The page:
The third general election and fourth presidential election since Kenya passed a new constitution occurred on August 9. The results are yet to be determined, and if past elections are any guide, there could be serious political and civil turmoil.
Though four candidates are officially running, only two have a legitimate chance at becoming Kenya’s head of state and government: Raila Odinga, leader of the Orange Democratic Movement and former opposition leader, and William Ruto, current Deputy President under President Uhuru Kenyatta.
Kenyan elections have been fraught with controversy and violence, ranging from corruption allegations to alleged crimes against humanity. Attempted coups brought torture and detention without trial for accused perpetrators, including Mr. Odinga, unrest following the 2007 election killed or displaced thousands (and resulted in the charges that were later dropped against Mr. Kenyatta and Dr. Ruto), and Mr. Kenyatta’s 2017 electoral victory was annulled by the Kenyan Supreme Court and the election was rerun, which he won following the boycott of Mr. Odinga.
The dominant candidates of this election are well-known, but a potentially violent response to one of their victories is a dangerous possibility.
Mr. Odinga is running for the fifth time, and instead of running against Mr. Kenyatta, he has secured his endorsement. Dr. Ruto is running for president for the first time, though without the backing of the president under whom he served. He has been in the political sphere for decades, serving in various ministerial positions.
The 2022 elections have been classified as a fight of “hustlers vs. dynasties,” a myth perpetuated by Dr. Ruto as he attempts to appeal to ordinary Kenyans by portraying himself as a man of the people, in touch with their struggles.
Whoever wins this election will be faced with a coalescence of domestic, regional, and international problems, which must be confronted with a combination of existing and new infrastructures with no guarantees of success.
The political battle between Mr. Odinga and Dr. Ruto is new, but over half a century of history has brought Kenya to an inflection point. Its fledgling democracy has the opportunity to grow, but only if its institutions earn the trust of the Kenyan people.
Independence and single-party rule
Kenya was a British colony until December 12, 1963, when it became the Dominion of Kenya. Exactly one year later, Kenya removed Queen Elizabeth II as head of state and became the Republic of Kenya with the president as both head of state and government.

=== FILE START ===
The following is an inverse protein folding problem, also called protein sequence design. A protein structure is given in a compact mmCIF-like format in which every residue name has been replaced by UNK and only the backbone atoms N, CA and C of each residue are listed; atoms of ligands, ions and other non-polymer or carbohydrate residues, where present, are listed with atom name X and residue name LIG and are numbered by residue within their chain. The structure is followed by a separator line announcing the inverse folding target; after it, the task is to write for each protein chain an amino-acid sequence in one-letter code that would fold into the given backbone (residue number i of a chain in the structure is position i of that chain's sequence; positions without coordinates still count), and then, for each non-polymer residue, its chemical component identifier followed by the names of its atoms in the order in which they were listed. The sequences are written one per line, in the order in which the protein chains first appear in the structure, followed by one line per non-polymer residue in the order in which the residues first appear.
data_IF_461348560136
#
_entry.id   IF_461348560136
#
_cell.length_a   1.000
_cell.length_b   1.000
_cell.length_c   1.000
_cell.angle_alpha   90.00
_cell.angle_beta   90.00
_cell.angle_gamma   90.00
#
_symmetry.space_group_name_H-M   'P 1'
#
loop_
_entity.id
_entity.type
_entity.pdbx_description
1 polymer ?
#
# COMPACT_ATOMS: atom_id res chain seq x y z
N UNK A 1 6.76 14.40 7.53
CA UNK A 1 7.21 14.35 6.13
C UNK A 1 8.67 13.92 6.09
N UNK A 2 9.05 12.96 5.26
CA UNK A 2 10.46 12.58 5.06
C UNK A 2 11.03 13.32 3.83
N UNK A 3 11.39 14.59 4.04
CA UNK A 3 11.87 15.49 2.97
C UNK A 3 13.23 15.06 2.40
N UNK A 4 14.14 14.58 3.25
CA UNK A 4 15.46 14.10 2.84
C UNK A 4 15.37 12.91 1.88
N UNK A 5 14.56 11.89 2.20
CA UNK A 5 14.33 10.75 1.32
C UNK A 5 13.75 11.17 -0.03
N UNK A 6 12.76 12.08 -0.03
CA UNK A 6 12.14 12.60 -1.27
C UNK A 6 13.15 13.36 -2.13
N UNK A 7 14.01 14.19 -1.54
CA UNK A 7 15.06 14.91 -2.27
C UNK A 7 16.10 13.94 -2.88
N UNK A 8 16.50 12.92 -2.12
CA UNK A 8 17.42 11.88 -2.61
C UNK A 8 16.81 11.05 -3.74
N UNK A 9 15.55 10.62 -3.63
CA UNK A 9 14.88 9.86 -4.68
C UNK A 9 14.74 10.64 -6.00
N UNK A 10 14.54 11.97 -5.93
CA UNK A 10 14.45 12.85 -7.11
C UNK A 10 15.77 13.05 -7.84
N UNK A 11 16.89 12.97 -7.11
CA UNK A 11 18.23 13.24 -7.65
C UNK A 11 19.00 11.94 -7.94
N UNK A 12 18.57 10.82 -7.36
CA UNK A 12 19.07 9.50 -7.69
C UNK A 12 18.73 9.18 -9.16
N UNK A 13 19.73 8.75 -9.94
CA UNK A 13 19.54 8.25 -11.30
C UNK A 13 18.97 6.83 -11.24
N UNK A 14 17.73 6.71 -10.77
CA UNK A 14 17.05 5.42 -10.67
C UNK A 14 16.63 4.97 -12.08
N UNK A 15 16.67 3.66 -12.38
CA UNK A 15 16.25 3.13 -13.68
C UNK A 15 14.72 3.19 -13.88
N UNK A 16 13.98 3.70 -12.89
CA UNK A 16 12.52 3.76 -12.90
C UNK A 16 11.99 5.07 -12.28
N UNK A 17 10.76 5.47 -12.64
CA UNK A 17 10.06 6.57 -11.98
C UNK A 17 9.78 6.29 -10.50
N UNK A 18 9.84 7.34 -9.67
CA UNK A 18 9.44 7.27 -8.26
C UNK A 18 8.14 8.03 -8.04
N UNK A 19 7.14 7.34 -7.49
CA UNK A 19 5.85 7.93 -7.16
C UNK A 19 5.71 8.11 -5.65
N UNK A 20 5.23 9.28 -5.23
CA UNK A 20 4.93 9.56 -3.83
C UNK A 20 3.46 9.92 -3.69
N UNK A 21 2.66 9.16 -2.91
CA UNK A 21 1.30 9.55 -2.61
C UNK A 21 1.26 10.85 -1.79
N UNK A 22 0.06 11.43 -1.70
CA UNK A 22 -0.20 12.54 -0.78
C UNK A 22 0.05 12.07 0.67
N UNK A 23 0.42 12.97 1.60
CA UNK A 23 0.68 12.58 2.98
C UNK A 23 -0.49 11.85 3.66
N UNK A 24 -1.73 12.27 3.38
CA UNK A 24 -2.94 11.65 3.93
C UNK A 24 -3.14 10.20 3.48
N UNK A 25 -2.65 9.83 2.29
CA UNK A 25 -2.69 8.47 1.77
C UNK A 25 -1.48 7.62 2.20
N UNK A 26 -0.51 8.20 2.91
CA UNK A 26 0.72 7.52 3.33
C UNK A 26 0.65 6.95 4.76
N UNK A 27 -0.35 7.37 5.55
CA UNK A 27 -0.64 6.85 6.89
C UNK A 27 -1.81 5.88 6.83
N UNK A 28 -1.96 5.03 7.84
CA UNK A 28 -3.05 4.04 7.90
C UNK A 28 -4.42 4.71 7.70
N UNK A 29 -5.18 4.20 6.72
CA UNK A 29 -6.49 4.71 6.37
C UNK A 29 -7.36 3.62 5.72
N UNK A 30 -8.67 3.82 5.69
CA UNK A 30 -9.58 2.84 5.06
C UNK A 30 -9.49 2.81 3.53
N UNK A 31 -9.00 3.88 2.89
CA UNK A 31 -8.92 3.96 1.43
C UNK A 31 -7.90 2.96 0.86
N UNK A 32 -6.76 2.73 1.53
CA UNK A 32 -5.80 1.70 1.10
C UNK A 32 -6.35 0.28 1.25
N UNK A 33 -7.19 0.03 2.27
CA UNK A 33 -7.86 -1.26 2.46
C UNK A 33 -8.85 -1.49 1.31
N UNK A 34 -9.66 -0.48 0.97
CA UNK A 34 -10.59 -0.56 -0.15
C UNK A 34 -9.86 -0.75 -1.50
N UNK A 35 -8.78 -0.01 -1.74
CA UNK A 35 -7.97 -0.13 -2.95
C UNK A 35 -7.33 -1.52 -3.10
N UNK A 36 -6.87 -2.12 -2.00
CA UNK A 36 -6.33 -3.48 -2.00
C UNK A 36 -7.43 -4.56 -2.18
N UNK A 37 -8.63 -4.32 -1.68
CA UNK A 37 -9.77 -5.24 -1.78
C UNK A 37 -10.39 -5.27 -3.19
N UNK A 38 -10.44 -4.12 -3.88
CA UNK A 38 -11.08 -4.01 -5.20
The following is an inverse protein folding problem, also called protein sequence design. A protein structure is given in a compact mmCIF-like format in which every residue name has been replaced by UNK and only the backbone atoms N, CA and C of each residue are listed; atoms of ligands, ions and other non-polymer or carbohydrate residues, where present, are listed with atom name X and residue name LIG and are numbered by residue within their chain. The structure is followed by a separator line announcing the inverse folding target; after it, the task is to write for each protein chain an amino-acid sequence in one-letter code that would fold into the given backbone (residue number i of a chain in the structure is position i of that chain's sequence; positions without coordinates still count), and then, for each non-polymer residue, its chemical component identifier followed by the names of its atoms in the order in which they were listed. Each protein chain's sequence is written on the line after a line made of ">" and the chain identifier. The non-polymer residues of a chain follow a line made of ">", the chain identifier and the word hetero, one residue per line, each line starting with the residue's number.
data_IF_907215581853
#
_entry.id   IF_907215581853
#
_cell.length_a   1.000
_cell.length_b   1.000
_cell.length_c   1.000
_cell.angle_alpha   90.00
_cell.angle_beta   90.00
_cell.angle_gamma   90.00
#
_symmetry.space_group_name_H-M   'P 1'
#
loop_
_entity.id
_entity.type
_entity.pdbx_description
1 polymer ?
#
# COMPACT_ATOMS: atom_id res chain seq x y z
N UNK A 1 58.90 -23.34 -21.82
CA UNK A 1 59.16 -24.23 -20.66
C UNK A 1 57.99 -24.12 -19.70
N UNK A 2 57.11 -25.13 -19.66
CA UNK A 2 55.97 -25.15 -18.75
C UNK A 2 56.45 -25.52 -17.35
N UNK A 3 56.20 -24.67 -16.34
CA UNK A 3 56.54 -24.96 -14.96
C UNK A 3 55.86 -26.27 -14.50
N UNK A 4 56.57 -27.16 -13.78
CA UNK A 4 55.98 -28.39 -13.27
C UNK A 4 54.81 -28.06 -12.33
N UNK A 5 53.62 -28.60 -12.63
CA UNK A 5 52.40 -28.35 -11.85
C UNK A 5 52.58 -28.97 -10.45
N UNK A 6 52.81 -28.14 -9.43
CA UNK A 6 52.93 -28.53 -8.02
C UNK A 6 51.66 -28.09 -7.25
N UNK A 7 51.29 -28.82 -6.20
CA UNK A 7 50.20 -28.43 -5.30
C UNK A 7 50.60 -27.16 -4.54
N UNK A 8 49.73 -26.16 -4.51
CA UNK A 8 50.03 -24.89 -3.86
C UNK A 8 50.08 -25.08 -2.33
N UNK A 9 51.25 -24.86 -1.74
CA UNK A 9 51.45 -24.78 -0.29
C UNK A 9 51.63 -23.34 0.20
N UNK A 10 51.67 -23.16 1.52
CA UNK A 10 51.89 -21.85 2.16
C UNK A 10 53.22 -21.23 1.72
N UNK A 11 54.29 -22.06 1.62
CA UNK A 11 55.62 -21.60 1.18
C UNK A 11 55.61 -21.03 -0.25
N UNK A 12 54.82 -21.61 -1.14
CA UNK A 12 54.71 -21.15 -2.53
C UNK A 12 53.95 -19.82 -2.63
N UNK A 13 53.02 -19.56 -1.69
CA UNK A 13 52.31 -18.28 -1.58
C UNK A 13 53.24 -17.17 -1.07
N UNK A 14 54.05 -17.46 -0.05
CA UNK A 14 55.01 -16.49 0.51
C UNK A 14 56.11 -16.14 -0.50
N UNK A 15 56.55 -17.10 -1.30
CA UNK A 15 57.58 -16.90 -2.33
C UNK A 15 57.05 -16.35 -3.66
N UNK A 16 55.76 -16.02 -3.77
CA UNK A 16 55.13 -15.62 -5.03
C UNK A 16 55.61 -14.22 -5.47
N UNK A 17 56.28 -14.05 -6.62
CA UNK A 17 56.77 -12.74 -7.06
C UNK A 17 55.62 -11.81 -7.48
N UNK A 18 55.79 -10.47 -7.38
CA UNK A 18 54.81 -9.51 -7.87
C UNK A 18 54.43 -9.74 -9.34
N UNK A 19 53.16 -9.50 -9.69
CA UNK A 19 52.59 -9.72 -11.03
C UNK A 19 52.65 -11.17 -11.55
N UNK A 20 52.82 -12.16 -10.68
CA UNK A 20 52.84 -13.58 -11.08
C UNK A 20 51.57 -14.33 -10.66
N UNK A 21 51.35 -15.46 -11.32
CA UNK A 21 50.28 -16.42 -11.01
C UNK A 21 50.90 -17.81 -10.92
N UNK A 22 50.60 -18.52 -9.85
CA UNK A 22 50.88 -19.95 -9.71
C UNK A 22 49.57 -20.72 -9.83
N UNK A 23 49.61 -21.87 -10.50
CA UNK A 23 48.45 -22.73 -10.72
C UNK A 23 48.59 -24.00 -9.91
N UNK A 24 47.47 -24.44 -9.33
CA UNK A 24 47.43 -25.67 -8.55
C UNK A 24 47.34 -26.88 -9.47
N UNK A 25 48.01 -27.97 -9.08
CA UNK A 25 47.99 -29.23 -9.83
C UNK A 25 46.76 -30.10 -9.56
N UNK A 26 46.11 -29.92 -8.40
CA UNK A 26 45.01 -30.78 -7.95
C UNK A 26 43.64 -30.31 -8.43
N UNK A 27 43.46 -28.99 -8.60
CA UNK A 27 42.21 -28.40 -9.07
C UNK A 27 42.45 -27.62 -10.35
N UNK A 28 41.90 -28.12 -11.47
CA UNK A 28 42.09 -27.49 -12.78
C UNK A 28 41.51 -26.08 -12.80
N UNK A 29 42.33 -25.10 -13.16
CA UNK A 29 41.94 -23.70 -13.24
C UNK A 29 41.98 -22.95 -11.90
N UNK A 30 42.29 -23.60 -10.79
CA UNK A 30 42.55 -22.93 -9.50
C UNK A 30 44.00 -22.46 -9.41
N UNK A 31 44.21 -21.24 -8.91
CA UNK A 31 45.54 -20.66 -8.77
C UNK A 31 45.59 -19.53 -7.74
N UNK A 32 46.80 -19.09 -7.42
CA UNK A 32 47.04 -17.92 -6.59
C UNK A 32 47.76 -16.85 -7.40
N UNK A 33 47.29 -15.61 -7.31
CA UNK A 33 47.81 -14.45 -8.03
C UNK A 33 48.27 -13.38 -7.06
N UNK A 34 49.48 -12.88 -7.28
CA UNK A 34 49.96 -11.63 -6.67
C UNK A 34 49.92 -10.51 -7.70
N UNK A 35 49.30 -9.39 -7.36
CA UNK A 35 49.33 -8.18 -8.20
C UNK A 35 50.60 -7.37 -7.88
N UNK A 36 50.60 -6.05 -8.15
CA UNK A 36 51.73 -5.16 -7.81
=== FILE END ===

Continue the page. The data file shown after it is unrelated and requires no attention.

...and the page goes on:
Prior to its independence, Kenya fought against British control in the Mau Mau uprising, and though this did not grant full autonomy, the United Kingdom was forced to concede some liberties to the Kenyan people.
Eventually, Kenya sought complete sovereignty, with Jomo Kenyatta (father of current President Uhuru Kenyatta) being elected unopposed during Kenya’s first elections in 1963. Mr. Kenyatta is still considered mzee, or the Father of the Nation. The first Vice President, who served under Jomo Kenyatta, was Jaramogi Oginga Odinga, the father of Raila Odinga.
The elder Mr. Kenyatta’s tenure was mired in corruption, ranging from back-alley economic dealings to Mr. Kenyatta’s potential role in various murders.
Daniel arap Moi succeeded Mr. Kenyatta in 1978 after serving as Mr. Kenyatta’s third vice president in an attempt to win over Mr. Moi’s Kalenjin tribe of the Rift Valley. Mr. Kenyatta’s death prompted a special election to be held, but because no one came out to run in opposition of Mr. Moi, the electoral process was circumvented.
Mr. Moi overcame an attempted coup that sought to overthrow his repressive regime in 1982, with both Jaramogi Oginga Odinga and Raila Odinga being implicated. The younger Odinga was subsequently detained and tortured by Mr. Moi’s regime.
Like his predecessor, Mr. Moi’s time as president was shadowed by corruption, largely surrounding shadowy economic dealings. Mr. Moi’s corruption did not preclude him from staying in power: By exploiting ethnic divisions and repealing the section of Kenya’s constitution prohibiting the existence of opposition parties, he was elected twice more in 1992 and 1997.
Kenya’s first two presidents either mentored the current candidates, or are directly related to them. They played an outsized role in Kenyan politics following Kenya’s independence, and their legacies, including their roles in capitalizing on ethnic divisions, live on.
The Kenyattas are Kikuyu, the largest ethnic group in Kenya. There have only been two ethnic groups represented in the presidency: Kikuyu and Kalenjin. Of Kenya’s four presidents since independence, three have been Kikuyu (Jomo Kenyatta, Mwai Kibaki, and Uhuru Kenyatta) and one has been Kalenjin (Daniel arap Moi). A Luo candidate has entered and lost every presidential election.